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Folktronica: Wikis


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From Wikipedia, the free encyclopedia

Stylistic origins Folk music, Electronica
Cultural origins 2000s United Kingdom
Typical instruments Synthesizer - Drum machine - Sequencer - Keyboard - Sampler (traditional instrumentation such as bass, drums often featured more regularly than other electronic genres)

Folktronica or Electrofolk is a genre of music comprising various elements of folk music and electronica, often featuring samplings of acoustic instruments—especially stringed instruments—and incorporating hip hop rhythms.[1][2] Laptops are often used during the recording process.[3]


Folktronica was coined by music writer Jim Byers on the now-defunct website, during the proliferation of labels like Manchester's Twisted Nerve, responsible for the emergence of Badly Drawn Boy, but with its origins in electronica. It was later used when describing the music coming from Kieran Hebden and his Four Tet project in 2001.[4][5][2] In 2001, postmodern pop artist Momus released an album titled Folktronic deliberately exploring (and satirizing) the fusion.[6] A similar genre is "Laptop folk", which refers to a slightly more minimalistic electronic folk.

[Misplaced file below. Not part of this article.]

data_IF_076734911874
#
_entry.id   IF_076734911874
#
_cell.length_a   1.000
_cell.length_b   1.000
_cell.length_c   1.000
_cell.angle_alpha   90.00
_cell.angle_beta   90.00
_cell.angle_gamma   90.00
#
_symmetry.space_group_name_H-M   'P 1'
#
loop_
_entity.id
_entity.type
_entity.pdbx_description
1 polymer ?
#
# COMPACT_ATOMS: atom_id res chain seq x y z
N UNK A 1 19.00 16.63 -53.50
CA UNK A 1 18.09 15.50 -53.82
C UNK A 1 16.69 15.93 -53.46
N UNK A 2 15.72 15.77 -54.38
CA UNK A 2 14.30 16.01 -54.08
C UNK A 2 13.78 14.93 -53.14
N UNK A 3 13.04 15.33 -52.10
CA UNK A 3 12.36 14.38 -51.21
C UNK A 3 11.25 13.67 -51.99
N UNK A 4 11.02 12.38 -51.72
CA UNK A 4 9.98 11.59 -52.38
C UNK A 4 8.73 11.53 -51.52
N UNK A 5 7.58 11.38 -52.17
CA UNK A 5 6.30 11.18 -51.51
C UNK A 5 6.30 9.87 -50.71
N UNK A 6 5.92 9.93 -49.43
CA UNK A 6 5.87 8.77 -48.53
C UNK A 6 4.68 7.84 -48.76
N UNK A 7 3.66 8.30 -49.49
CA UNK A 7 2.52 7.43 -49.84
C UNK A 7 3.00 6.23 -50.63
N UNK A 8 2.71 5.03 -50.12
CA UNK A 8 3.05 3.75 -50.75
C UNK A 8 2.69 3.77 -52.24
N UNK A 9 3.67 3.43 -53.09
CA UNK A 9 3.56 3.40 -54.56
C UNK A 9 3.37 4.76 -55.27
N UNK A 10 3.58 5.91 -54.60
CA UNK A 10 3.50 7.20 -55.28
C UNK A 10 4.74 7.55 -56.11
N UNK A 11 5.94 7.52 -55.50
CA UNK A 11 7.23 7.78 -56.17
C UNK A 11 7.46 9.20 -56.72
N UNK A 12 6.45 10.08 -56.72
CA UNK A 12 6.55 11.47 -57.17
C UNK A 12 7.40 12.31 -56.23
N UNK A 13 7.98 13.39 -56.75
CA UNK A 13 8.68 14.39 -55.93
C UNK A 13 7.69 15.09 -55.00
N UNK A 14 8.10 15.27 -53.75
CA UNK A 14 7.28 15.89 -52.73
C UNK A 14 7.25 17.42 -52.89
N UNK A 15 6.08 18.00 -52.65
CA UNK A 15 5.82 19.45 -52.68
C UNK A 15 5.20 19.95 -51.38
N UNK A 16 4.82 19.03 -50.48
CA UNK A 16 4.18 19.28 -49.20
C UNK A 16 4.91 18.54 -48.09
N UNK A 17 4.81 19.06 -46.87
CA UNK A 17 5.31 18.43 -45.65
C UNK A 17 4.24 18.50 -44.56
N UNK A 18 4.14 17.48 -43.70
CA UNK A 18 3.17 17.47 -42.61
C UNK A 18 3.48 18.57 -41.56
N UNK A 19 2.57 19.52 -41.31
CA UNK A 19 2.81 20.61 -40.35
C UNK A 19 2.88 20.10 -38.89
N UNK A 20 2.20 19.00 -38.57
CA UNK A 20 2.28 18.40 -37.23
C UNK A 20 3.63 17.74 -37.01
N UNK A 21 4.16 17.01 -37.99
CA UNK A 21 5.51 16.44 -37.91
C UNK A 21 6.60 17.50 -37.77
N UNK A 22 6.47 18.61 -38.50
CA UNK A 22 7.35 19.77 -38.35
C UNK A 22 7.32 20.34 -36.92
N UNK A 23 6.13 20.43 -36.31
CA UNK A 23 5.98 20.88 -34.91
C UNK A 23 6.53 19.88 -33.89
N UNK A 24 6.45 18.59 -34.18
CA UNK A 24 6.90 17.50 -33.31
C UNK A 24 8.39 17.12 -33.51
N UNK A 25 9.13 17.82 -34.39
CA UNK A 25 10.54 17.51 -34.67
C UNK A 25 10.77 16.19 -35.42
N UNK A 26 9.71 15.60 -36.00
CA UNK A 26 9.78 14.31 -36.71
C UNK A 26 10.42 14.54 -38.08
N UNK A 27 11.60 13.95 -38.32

Key recordings in the genre, according to The Sunday Times, include Pause by Four Tet, Mother's Daughter and Other Songs by Tunng, and The Milk of Human Kindness by Caribou.[7]

Folktronica musicians


  1. ^ Smyth, David (April 23, 2004). "Electrifying folk: Folktronica, new folk, fuzzy folk – call it what you will. Laptops are replacing lutes to create a whole new sound", Evening Standard, p. 31.
  2. ^ a b Empire, Kitty (April 27, 2003). "Up front on the verge: Four Tet, aka Kieran Hebden", The Observer, p. 14.
  3. ^ Clarke, Paul (July 25, 2003). "Collective: folktronica", Retrieved 2010-03-09.
  4. ^ Harley, Kevin (January 30, 2010). "Four Tet: There Is Love in You", The Independent, p. 24
  5. ^ Brown, Jonathan, and Kinnear, Lucy (February 11, 2008). "The real school of rock", The Independent, p. 10.
  6. ^ Momus: Folktronic: Pitchfork Record Review
  7. ^ Clayton, Richard (February 1, 2009). "Folktronica: Encyclopedia of Modern Music", Times Online. Retrieved 2010-03-09.
  8. ^ Ratliff, Ben (June 21, 2004). "Fresh Sounds From Brazil, Straddling Jazz Past and Present", The New York Times, p. E5.
  9. ^ Phelan, Laurence (May 4, 2003). "Discs etc: beautifully weird synths: Four Tet: Rounds domino", The Independent on Sunday, p. 15.
  10. ^ Cantú, Fernando (June 18, 2006). "Juana Molina: Embajadora de la folktrónica", Reforma, p. 44.

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